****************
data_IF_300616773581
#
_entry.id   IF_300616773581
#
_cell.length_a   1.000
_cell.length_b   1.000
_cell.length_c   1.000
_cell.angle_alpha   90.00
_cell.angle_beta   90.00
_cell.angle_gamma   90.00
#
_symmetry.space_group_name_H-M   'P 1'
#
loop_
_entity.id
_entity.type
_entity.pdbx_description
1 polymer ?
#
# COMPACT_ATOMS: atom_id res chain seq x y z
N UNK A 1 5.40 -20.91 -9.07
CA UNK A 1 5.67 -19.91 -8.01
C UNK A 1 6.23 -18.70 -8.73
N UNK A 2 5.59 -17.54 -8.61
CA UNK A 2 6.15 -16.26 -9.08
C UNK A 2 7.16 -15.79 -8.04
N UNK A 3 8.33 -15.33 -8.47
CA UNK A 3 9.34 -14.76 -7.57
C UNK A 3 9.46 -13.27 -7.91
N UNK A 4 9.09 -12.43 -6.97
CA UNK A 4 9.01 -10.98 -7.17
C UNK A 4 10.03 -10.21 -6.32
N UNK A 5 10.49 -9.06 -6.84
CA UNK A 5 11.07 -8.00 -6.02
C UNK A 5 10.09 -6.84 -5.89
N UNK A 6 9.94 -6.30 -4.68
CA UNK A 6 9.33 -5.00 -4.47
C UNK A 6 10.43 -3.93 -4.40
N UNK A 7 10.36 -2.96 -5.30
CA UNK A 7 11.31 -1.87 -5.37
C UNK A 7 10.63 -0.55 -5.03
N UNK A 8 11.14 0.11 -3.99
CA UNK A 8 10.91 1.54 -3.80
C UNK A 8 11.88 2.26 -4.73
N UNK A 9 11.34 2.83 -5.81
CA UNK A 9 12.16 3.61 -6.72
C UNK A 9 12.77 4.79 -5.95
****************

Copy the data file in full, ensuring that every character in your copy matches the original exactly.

data_IF_300616773581
#
_entry.id   IF_300616773581
#
_cell.length_a   1.000
_cell.length_b   1.000
_cell.length_c   1.000
_cell.angle_alpha   90.00
_cell.angle_beta   90.00
_cell.angle_gamma   90.00
#
_symmetry.space_group_name_H-M   'P 1'
#
loop_
_entity.id
_entity.type
_entity.pdbx_description
1 polymer ?
#
# COMPACT_ATOMS: atom_id res chain seq x y z
N UNK A 1 5.40 -20.91 -9.07
CA UNK A 1 5.67 -19.91 -8.01
C UNK A 1 6.23 -18.70 -8.73
N UNK A 2 5.59 -17.54 -8.61
CA UNK A 2 6.15 -16.26 -9.08
C UNK A 2 7.16 -15.79 -8.04
N UNK A 3 8.33 -15.33 -8.47
CA UNK A 3 9.34 -14.76 -7.57
C UNK A 3 9.46 -13.27 -7.91
N UNK A 4 9.09 -12.43 -6.97
CA UNK A 4 9.01 -10.98 -7.17
C UNK A 4 10.03 -10.21 -6.32
N UNK A 5 10.49 -9.06 -6.84
CA UNK A 5 11.07 -8.00 -6.02
C UNK A 5 10.09 -6.84 -5.89
N UNK A 6 9.94 -6.30 -4.68
CA UNK A 6 9.33 -5.00 -4.47
C UNK A 6 10.43 -3.93 -4.40
N UNK A 7 10.36 -2.96 -5.30
CA UNK A 7 11.31 -1.87 -5.37
C UNK A 7 10.63 -0.55 -5.03
N UNK A 8 11.14 0.11 -3.99
CA UNK A 8 10.91 1.54 -3.80
C UNK A 8 11.88 2.26 -4.73
N UNK A 9 11.34 2.83 -5.81
CA UNK A 9 12.16 3.61 -6.72
C UNK A 9 12.77 4.79 -5.95